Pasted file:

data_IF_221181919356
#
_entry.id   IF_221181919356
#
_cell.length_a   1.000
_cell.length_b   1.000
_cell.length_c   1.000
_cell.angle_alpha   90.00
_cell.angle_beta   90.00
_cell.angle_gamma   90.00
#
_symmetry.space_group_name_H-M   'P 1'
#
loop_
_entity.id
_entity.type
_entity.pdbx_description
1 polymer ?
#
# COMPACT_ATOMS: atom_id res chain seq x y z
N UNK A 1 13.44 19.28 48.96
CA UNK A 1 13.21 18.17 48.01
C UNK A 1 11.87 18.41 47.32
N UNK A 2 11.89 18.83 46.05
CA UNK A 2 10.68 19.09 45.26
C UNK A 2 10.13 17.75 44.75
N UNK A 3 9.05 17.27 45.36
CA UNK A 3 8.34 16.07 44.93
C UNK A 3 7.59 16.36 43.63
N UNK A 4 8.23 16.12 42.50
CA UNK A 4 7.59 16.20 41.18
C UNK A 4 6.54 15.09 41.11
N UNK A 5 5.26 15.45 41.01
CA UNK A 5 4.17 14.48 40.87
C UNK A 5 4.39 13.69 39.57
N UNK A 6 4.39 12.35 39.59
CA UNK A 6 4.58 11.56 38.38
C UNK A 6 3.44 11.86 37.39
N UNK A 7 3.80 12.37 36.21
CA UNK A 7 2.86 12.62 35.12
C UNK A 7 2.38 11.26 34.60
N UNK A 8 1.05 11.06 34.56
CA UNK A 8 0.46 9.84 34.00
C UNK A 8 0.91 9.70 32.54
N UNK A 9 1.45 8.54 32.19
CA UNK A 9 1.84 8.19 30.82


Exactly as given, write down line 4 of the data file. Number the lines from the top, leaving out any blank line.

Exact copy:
#